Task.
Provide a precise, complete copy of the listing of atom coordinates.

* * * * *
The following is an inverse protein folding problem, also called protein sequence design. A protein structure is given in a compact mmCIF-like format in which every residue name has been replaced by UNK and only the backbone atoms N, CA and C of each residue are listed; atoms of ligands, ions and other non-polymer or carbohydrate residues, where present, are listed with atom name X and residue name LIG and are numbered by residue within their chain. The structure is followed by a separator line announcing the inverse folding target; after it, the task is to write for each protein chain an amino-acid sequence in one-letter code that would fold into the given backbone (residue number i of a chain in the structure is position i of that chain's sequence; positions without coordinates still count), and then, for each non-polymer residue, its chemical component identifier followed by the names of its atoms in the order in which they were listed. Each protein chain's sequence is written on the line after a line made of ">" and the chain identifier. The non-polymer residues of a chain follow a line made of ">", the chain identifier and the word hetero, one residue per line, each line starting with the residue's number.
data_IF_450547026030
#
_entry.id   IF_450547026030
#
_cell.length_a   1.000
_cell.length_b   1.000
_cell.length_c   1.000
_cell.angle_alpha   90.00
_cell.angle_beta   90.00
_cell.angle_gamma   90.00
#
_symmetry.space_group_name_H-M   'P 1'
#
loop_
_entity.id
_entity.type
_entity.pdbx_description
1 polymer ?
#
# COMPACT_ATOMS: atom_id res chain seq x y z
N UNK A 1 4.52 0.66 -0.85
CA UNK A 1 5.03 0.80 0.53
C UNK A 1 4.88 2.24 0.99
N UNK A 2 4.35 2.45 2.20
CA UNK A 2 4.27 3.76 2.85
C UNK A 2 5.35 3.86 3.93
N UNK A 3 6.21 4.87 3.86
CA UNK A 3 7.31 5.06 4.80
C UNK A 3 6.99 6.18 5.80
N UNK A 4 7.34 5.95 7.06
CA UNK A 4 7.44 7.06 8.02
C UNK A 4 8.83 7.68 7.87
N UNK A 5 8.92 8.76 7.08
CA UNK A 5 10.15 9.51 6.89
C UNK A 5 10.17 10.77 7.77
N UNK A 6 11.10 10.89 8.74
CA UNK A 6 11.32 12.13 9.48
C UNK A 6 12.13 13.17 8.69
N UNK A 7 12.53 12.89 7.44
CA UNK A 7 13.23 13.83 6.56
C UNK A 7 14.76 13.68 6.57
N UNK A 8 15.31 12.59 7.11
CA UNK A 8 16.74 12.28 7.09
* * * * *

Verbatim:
The following is an inverse protein folding problem, also called protein sequence design. A protein structure is given in a compact mmCIF-like format in which every residue name has been replaced by UNK and only the backbone atoms N, CA and C of each residue are listed; atoms of ligands, ions and other non-polymer or carbohydrate residues, where present, are listed with atom name X and residue name LIG and are numbered by residue within their chain. The structure is followed by a separator line announcing the inverse folding target; after it, the task is to write for each protein chain an amino-acid sequence in one-letter code that would fold into the given backbone (residue number i of a chain in the structure is position i of that chain's sequence; positions without coordinates still count), and then, for each non-polymer residue, its chemical component identifier followed by the names of its atoms in the order in which they were listed. Each protein chain's sequence is written on the line after a line made of ">" and the chain identifier. The non-polymer residues of a chain follow a line made of ">", the chain identifier and the word hetero, one residue per line, each line starting with the residue's number.
data_IF_450547026030
#
_entry.id   IF_450547026030
#
_cell.length_a   1.000
_cell.length_b   1.000
_cell.length_c   1.000
_cell.angle_alpha   90.00
_cell.angle_beta   90.00
_cell.angle_gamma   90.00
#
_symmetry.space_group_name_H-M   'P 1'
#
loop_
_entity.id
_entity.type
_entity.pdbx_description
1 polymer ?
#
# COMPACT_ATOMS: atom_id res chain seq x y z
N UNK A 1 4.52 0.66 -0.85
CA UNK A 1 5.03 0.80 0.53
C UNK A 1 4.88 2.24 0.99
N UNK A 2 4.35 2.45 2.20
CA UNK A 2 4.27 3.76 2.85
C UNK A 2 5.35 3.86 3.93
N UNK A 3 6.21 4.87 3.86
CA UNK A 3 7.31 5.06 4.80
C UNK A 3 6.99 6.18 5.80
N UNK A 4 7.34 5.95 7.06
CA UNK A 4 7.44 7.06 8.02
C UNK A 4 8.83 7.68 7.87
N UNK A 5 8.92 8.76 7.08
CA UNK A 5 10.15 9.51 6.89
C UNK A 5 10.17 10.77 7.77
N UNK A 6 11.10 10.89 8.74
CA UNK A 6 11.32 12.13 9.48
C UNK A 6 12.13 13.17 8.69
N UNK A 7 12.53 12.89 7.44
CA UNK A 7 13.23 13.83 6.56
C UNK A 7 14.76 13.68 6.57
N UNK A 8 15.31 12.59 7.11
CA UNK A 8 16.74 12.28 7.09